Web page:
For more than 60 years, Ruth Wollter has wondered what became of her brother.
A Marine serving in the Korean War, Lt. Ralph H. Thomas was shot down over North Korea on Oct. 16, 1951. The military reported him missing in action, Wollter said, and though his remains were never found, he was eventually declared killed in action.
Wollter, 84, of Largo assumed the search for her brother ended there.
She was wrong.
On Saturday, Wollter joined nearly 200 others with a family member missing in action, attending a U.S. Department of Defense meeting in Tampa to receive updates on the search for their loved ones.
"We've made a promise," said Maj. Carie Parker, a spokeswoman for the Defense Prisoner of War/Missing Personnel Office. "We won't leave anyone behind if we can help it."
Formed in 1993, the POW/MIA office is tasked with recovering and identifying the remains of missing American service members from all past conflicts. More than 600 specialists, including forensic anthropologists, policy officers and DNA experts, work year-round on the effort.
In Florida, there are at least 220 unaccounted for service members still missing from the Vietnam War, Korean War and Cold War. Those still missing from World War II are not separated by state but total more than 73,000 in the country, according to the POW/MIA Office.
Wollter, who was contacted by the department nearly 10 years ago, was surprised the search for her brother had continued long after most had forgotten him.
"It's the most amazing thing that the government spends all this time, money and personnel to locate lost Marines," Wollter said. "That the government is that concerned about bringing anyone home."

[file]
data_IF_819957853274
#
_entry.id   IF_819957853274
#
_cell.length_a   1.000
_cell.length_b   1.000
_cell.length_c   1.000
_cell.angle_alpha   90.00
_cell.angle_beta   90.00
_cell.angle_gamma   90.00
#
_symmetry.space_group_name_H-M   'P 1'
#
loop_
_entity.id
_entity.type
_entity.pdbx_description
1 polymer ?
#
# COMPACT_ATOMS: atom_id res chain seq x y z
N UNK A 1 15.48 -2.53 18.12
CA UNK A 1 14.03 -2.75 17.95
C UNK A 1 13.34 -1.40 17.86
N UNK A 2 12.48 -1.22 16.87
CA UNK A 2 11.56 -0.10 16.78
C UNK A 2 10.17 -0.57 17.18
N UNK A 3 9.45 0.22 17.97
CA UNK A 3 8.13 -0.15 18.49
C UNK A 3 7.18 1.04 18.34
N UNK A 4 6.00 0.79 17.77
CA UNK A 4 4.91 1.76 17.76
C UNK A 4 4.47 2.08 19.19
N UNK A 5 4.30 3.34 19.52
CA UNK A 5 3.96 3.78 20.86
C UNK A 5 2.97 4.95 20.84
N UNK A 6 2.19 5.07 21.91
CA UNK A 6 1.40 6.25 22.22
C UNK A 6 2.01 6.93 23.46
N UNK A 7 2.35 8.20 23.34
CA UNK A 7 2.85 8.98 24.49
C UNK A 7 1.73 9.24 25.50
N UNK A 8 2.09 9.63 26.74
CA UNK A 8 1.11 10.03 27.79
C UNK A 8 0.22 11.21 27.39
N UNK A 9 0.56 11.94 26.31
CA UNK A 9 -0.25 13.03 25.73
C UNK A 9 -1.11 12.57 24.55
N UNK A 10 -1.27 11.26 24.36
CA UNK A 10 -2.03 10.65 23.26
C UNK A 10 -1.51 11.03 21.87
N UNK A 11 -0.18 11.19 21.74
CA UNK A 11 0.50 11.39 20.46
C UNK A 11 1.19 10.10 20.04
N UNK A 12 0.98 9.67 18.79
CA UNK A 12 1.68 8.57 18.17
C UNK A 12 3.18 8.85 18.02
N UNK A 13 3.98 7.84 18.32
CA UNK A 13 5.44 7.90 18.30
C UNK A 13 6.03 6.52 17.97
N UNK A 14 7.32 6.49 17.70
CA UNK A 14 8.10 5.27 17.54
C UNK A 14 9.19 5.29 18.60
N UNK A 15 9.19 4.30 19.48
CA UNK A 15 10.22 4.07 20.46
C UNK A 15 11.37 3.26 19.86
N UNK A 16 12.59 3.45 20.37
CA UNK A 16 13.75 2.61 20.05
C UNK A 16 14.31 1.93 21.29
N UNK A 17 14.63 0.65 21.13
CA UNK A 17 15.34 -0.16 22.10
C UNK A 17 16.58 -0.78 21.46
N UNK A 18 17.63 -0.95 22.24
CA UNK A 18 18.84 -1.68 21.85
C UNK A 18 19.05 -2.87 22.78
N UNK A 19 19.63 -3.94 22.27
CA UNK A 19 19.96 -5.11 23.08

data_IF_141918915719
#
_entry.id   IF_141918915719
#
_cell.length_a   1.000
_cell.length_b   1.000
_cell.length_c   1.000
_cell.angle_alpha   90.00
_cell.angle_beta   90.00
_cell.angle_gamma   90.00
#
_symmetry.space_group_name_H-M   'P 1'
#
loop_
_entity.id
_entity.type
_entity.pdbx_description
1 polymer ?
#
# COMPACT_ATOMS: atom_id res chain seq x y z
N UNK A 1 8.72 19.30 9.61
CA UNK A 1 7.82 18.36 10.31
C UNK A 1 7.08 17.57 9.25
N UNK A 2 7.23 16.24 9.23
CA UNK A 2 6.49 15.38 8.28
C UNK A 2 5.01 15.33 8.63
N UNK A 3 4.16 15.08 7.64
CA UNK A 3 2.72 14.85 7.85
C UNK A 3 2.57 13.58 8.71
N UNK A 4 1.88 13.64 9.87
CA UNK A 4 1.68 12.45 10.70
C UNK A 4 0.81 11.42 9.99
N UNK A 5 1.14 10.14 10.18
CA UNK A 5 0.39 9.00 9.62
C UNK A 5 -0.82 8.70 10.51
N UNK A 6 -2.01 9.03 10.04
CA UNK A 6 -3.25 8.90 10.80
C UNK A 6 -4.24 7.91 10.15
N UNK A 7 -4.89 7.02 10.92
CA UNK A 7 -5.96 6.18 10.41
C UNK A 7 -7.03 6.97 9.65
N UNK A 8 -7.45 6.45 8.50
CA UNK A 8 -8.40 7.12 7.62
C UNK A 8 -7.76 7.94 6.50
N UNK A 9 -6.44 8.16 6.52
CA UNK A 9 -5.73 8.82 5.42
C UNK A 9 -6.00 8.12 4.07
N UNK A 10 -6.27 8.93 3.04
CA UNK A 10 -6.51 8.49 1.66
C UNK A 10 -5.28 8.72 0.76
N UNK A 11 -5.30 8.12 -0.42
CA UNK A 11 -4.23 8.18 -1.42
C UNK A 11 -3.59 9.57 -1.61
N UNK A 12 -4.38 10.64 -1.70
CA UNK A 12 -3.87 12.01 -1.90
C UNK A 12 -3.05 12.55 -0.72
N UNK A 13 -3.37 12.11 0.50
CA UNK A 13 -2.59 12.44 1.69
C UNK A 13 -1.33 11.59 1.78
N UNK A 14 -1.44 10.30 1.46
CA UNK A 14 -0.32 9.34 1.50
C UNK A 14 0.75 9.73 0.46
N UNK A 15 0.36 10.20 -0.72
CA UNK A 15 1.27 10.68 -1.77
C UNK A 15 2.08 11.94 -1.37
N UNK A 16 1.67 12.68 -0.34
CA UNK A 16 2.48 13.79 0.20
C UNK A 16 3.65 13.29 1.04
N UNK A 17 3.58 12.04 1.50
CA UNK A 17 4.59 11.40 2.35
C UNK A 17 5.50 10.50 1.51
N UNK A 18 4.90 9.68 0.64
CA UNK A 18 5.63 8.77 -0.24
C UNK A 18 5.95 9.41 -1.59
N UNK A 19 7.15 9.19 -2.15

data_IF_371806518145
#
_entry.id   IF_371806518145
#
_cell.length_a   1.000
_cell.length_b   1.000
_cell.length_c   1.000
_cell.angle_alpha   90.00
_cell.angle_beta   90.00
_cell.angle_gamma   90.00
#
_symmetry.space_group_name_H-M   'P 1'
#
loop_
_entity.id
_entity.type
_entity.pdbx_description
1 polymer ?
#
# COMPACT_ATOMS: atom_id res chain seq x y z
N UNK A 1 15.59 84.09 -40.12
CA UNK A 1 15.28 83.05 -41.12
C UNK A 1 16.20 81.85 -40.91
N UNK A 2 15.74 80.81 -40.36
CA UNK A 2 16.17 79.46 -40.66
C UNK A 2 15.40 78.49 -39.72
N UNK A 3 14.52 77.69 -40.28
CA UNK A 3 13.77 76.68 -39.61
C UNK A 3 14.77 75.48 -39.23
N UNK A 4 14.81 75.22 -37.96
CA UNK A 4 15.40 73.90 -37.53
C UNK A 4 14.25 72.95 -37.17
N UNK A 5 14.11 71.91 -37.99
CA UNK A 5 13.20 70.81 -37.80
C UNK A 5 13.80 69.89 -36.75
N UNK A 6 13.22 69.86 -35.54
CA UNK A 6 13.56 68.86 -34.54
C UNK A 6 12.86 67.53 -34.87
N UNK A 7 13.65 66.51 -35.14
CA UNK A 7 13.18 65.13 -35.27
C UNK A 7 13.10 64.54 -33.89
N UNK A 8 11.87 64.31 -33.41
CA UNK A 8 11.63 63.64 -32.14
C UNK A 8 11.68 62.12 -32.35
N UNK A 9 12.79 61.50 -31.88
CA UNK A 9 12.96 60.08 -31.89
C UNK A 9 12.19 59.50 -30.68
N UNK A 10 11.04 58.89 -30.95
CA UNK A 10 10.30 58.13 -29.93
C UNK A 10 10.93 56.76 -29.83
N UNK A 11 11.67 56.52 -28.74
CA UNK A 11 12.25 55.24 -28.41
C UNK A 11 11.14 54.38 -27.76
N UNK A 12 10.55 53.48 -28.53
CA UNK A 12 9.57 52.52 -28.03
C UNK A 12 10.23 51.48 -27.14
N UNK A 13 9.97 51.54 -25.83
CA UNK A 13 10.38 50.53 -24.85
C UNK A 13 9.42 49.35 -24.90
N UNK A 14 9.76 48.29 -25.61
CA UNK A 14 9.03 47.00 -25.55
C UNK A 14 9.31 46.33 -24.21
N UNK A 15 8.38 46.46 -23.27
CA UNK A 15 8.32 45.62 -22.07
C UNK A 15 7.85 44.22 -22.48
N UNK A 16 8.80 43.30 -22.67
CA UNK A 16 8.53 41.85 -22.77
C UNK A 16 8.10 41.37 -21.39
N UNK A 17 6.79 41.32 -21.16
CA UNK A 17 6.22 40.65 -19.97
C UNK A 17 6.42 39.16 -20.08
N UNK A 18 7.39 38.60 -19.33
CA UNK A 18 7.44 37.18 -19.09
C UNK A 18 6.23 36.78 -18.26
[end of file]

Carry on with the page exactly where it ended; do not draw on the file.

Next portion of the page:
Thomas joined the Marines during WWII and was disappointed when he wasn't sent into action, Wollter said. His wish was granted in August 1951.
Just eight days before he disappeared, Thomas wrote his sister a letter. In it, he mentioned the tent he was sleeping in and the bullets flying his way.
"He made a comment of 'I hope my luck holds out,'" Wollter said.
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Thomas was 30 at the time and had a wife and two toddlers back home in Massachusetts. Wollter hopes his children will take over the search if the time comes.
It's a search made possible because of DNA.
At the military's Central Identification Laboratory in Hawaii, specialists try to match unidentified remains to DNA samples taken from family members at events like the one held in Tampa.
Not every case is that simple.
"One of the big challenges in older cases is when there are no living direct relatives," said James Canik, the deputy director of the Armed Forces DNA Identification Laboratory. That's when specialists look for alternative ways of obtaining DNA.
"It could be as simple as an envelope sent home to a family member," Canik said. "We're not interested in the letter but the licked seal that can hold DNA."
Scientists have also successfully obtained DNA from articles of clothing, wrist watches, baby teeth and lockets of hair saved from a baby's first haircut, Canik said.
The state of the remains can make the task more difficult.
"Especially for remains returned by North Koreans that were commingled together," he said. And the older the remains are, the tougher it becomes to extract DNA.
Other factors used in determining the identity of any remains found in the field include looking at military records of who was known to be in the area at the time as well as military equipment such as weapons, uniforms and dog tags.
"The puzzle pieces are all put together," Parker said.
When remains are identified, families receive the same treatment as those with relatives lost in the current war.
Casualty officers guide families through a repatriation ceremony and full military funeral honors in Arlington National Cemetery or somewhere closer to home, if requested.
After all these years, Wollter is still hopeful she'll see her brother laid to rest.
"It's important," she said. "It still hurts."
Times news researcher Natalie Watson contributed to this report. Shelley Rossetter can be reached at email@example.com or (813) 661-2442.